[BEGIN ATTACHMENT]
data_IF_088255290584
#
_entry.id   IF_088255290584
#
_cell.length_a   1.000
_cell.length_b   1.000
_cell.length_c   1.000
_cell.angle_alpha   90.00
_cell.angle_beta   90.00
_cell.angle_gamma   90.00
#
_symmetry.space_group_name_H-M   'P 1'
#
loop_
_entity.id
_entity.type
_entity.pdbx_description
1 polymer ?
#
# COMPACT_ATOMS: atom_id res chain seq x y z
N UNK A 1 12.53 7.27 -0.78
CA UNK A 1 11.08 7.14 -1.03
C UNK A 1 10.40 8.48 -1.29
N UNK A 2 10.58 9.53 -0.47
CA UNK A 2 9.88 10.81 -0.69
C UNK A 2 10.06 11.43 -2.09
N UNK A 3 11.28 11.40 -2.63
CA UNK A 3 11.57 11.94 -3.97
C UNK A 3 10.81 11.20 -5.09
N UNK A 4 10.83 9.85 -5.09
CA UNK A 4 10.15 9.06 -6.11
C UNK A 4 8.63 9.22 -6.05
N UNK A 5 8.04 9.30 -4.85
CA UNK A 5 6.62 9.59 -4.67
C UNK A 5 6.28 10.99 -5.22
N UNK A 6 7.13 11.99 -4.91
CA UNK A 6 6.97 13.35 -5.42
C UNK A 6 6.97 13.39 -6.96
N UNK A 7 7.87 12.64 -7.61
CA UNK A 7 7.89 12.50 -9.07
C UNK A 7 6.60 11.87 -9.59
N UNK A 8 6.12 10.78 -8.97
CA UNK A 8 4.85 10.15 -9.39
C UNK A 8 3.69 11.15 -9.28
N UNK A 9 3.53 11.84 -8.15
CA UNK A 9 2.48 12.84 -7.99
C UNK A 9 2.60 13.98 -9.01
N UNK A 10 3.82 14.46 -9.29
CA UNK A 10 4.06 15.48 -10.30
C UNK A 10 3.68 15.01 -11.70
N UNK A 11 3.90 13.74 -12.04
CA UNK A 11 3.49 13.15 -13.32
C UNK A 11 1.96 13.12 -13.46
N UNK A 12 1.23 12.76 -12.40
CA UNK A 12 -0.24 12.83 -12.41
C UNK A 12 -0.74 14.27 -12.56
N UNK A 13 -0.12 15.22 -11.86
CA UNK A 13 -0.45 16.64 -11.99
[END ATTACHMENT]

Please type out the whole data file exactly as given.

data_IF_088255290584
#
_entry.id   IF_088255290584
#
_cell.length_a   1.000
_cell.length_b   1.000
_cell.length_c   1.000
_cell.angle_alpha   90.00
_cell.angle_beta   90.00
_cell.angle_gamma   90.00
#
_symmetry.space_group_name_H-M   'P 1'
#
loop_
_entity.id
_entity.type
_entity.pdbx_description
1 polymer ?
#
# COMPACT_ATOMS: atom_id res chain seq x y z
N UNK A 1 12.53 7.27 -0.78
CA UNK A 1 11.08 7.14 -1.03
C UNK A 1 10.40 8.48 -1.29
N UNK A 2 10.58 9.53 -0.47
CA UNK A 2 9.88 10.81 -0.69
C UNK A 2 10.06 11.43 -2.09
N UNK A 3 11.28 11.40 -2.63
CA UNK A 3 11.57 11.94 -3.97
C UNK A 3 10.81 11.20 -5.09
N UNK A 4 10.83 9.85 -5.09
CA UNK A 4 10.15 9.06 -6.11
C UNK A 4 8.63 9.22 -6.05
N UNK A 5 8.04 9.30 -4.85
CA UNK A 5 6.62 9.59 -4.67
C UNK A 5 6.28 10.99 -5.22
N UNK A 6 7.13 11.99 -4.91
CA UNK A 6 6.97 13.35 -5.42
C UNK A 6 6.97 13.39 -6.96
N UNK A 7 7.87 12.64 -7.61
CA UNK A 7 7.89 12.50 -9.07
C UNK A 7 6.60 11.87 -9.59
N UNK A 8 6.12 10.78 -8.97
CA UNK A 8 4.85 10.15 -9.39
C UNK A 8 3.69 11.15 -9.28
N UNK A 9 3.53 11.84 -8.15
CA UNK A 9 2.48 12.84 -7.99
C UNK A 9 2.60 13.98 -9.01
N UNK A 10 3.82 14.46 -9.29
CA UNK A 10 4.06 15.48 -10.30
C UNK A 10 3.68 15.01 -11.70
N UNK A 11 3.90 13.74 -12.04
CA UNK A 11 3.49 13.15 -13.32
C UNK A 11 1.96 13.12 -13.46
N UNK A 12 1.23 12.76 -12.40
CA UNK A 12 -0.24 12.83 -12.41
C UNK A 12 -0.74 14.27 -12.56
N UNK A 13 -0.12 15.22 -11.86
CA UNK A 13 -0.45 16.64 -11.99